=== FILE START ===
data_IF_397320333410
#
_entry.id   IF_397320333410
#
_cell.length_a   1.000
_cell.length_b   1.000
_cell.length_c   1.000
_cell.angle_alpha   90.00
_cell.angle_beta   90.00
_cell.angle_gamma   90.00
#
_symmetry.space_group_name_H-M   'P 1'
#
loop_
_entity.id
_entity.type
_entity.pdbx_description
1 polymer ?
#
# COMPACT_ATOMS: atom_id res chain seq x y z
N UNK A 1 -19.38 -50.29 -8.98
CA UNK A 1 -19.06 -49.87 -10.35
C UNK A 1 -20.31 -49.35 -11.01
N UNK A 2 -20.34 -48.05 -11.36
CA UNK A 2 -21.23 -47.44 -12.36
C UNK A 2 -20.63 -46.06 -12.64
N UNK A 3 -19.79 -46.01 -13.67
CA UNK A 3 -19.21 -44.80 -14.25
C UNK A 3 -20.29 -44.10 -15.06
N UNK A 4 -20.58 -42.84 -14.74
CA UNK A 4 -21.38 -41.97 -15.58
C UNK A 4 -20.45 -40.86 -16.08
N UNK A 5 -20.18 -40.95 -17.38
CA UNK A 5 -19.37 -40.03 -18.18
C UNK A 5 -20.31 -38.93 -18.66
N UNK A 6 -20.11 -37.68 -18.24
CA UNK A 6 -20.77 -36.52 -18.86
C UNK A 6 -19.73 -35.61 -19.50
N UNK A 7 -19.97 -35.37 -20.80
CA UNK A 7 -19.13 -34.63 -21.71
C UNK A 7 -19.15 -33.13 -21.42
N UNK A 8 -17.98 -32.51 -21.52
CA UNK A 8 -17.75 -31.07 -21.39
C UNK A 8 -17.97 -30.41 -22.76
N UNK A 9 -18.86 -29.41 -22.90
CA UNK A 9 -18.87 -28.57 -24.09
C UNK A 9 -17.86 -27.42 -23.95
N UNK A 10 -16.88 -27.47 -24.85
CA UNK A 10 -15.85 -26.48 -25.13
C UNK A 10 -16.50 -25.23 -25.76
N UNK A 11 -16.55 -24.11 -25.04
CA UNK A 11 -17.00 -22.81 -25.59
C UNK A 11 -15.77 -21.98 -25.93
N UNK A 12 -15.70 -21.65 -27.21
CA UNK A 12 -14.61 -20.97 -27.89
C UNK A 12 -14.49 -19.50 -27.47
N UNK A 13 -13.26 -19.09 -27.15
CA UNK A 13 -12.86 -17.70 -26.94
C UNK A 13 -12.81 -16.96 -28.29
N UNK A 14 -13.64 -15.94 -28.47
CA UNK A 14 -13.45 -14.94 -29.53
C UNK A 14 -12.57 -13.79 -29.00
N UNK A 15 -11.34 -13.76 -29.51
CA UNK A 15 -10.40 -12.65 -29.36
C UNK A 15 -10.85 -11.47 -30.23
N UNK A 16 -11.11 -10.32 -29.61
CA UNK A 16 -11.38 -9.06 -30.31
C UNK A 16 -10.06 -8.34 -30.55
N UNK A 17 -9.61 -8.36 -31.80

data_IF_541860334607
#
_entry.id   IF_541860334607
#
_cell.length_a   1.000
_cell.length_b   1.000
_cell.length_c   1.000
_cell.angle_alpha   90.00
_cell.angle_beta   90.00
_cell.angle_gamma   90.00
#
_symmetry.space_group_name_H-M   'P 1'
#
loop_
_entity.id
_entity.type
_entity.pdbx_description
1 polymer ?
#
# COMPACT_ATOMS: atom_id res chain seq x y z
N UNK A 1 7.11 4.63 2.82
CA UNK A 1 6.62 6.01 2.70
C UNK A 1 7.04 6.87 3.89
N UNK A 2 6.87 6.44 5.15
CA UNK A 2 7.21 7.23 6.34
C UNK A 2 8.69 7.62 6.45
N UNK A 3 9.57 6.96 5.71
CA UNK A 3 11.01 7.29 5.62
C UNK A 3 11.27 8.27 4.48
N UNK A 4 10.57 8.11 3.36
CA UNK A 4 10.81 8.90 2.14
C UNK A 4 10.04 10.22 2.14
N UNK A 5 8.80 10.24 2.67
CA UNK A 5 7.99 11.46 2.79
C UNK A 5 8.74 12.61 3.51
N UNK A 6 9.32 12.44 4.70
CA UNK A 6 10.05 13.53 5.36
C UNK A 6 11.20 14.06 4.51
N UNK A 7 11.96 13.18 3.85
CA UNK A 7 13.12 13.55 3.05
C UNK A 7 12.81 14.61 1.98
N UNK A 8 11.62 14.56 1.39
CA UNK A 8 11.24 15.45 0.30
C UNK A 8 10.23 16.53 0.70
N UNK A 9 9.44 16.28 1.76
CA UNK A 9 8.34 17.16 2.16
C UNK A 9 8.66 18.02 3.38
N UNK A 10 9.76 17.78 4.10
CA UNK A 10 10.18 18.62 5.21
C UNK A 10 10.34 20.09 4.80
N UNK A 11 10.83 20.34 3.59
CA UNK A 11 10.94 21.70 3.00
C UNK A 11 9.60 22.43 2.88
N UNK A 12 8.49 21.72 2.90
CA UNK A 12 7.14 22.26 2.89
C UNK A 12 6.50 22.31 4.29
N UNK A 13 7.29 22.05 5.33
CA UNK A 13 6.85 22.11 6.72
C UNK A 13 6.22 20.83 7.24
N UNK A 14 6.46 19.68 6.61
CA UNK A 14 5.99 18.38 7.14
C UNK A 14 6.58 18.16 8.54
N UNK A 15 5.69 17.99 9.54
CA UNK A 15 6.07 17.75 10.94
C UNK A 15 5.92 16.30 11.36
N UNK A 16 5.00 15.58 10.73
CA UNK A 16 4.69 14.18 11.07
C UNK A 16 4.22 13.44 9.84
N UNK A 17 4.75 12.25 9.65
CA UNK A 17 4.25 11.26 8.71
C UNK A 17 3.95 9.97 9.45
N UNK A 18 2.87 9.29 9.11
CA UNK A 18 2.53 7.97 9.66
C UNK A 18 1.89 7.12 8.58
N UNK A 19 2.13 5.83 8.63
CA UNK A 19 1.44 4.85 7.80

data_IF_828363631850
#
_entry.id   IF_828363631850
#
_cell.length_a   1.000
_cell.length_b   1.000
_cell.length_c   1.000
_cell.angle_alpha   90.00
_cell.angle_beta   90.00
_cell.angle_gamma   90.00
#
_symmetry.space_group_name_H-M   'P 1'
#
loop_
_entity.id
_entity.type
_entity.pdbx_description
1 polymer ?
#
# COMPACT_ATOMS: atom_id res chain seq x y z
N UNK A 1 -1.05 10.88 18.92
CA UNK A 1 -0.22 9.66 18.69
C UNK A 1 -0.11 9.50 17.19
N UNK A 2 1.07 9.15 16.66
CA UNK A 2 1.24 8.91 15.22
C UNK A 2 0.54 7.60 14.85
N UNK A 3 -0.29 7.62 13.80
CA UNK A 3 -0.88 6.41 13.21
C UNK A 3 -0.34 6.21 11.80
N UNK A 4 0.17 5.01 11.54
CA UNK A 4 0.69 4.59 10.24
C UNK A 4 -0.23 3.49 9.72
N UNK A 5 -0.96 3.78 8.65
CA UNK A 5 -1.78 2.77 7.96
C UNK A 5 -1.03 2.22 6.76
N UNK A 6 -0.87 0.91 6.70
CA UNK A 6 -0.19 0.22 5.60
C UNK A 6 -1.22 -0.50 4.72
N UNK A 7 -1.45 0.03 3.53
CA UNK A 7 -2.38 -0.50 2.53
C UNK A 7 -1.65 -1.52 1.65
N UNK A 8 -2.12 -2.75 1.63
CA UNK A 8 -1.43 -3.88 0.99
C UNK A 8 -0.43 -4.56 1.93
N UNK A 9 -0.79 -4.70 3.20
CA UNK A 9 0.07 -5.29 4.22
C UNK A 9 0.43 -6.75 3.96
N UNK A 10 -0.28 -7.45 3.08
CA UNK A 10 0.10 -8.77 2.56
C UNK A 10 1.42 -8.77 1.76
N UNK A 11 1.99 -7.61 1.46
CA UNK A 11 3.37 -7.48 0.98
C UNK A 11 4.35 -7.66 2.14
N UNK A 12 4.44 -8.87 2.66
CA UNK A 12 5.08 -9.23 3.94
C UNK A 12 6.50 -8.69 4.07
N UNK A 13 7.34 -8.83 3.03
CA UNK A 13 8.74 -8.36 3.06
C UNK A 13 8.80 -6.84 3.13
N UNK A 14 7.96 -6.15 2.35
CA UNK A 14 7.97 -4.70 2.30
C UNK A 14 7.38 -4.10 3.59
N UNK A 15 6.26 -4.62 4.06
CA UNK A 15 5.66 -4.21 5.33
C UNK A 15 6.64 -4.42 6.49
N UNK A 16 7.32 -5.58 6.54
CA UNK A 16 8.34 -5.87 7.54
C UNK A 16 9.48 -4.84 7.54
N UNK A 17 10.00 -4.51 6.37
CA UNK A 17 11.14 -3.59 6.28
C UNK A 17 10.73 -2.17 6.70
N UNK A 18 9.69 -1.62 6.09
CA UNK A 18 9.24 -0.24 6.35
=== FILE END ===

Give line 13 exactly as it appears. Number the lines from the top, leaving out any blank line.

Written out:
#